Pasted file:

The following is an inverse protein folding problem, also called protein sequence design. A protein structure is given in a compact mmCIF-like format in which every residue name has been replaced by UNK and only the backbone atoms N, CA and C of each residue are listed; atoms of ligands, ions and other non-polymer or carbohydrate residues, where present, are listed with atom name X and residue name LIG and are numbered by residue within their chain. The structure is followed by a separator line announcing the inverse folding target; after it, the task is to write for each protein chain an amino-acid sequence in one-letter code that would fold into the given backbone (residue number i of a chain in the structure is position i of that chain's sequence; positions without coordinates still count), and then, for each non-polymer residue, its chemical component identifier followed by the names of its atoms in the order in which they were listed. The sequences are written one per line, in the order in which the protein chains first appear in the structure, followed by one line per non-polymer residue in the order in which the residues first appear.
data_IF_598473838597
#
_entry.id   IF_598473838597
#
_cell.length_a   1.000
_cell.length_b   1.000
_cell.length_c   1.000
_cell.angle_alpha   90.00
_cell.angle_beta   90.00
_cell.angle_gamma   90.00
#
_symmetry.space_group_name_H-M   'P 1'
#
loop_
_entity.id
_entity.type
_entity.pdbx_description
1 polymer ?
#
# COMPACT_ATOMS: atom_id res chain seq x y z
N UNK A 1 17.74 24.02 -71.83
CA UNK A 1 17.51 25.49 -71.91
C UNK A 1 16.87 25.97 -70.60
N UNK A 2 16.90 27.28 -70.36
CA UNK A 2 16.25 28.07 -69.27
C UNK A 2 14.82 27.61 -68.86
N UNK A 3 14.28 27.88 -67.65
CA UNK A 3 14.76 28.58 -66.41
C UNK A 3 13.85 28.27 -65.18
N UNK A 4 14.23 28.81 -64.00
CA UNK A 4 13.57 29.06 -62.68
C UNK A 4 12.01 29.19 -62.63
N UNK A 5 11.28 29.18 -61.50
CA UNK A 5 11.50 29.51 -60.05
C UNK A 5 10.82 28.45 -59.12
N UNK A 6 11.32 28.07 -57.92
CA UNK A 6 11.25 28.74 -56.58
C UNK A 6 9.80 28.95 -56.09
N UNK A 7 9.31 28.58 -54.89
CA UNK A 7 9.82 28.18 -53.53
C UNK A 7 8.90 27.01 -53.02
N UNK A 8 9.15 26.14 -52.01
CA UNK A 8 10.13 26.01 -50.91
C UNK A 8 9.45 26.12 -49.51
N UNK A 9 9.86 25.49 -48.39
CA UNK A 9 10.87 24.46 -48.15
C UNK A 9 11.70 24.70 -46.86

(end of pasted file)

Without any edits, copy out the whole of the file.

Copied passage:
The following is an inverse protein folding problem, also called protein sequence design. A protein structure is given in a compact mmCIF-like format in which every residue name has been replaced by UNK and only the backbone atoms N, CA and C of each residue are listed; atoms of ligands, ions and other non-polymer or carbohydrate residues, where present, are listed with atom name X and residue name LIG and are numbered by residue within their chain. The structure is followed by a separator line announcing the inverse folding target; after it, the task is to write for each protein chain an amino-acid sequence in one-letter code that would fold into the given backbone (residue number i of a chain in the structure is position i of that chain's sequence; positions without coordinates still count), and then, for each non-polymer residue, its chemical component identifier followed by the names of its atoms in the order in which they were listed. The sequences are written one per line, in the order in which the protein chains first appear in the structure, followed by one line per non-polymer residue in the order in which the residues first appear.
data_IF_598473838597
#
_entry.id   IF_598473838597
#
_cell.length_a   1.000
_cell.length_b   1.000
_cell.length_c   1.000
_cell.angle_alpha   90.00
_cell.angle_beta   90.00
_cell.angle_gamma   90.00
#
_symmetry.space_group_name_H-M   'P 1'
#
loop_
_entity.id
_entity.type
_entity.pdbx_description
1 polymer ?
#
# COMPACT_ATOMS: atom_id res chain seq x y z
N UNK A 1 17.74 24.02 -71.83
CA UNK A 1 17.51 25.49 -71.91
C UNK A 1 16.87 25.97 -70.60
N UNK A 2 16.90 27.28 -70.36
CA UNK A 2 16.25 28.07 -69.27
C UNK A 2 14.82 27.61 -68.86
N UNK A 3 14.28 27.88 -67.65
CA UNK A 3 14.76 28.58 -66.41
C UNK A 3 13.85 28.27 -65.18
N UNK A 4 14.23 28.81 -64.00
CA UNK A 4 13.57 29.06 -62.68
C UNK A 4 12.01 29.19 -62.63
N UNK A 5 11.28 29.18 -61.50
CA UNK A 5 11.50 29.51 -60.05
C UNK A 5 10.82 28.45 -59.12
N UNK A 6 11.32 28.07 -57.92
CA UNK A 6 11.25 28.74 -56.58
C UNK A 6 9.80 28.95 -56.09
N UNK A 7 9.31 28.58 -54.89
CA UNK A 7 9.82 28.18 -53.53
C UNK A 7 8.90 27.01 -53.02
N UNK A 8 9.15 26.14 -52.01
CA UNK A 8 10.13 26.01 -50.91
C UNK A 8 9.45 26.12 -49.51
N UNK A 9 9.86 25.49 -48.39
CA UNK A 9 10.87 24.46 -48.15
C UNK A 9 11.70 24.70 -46.86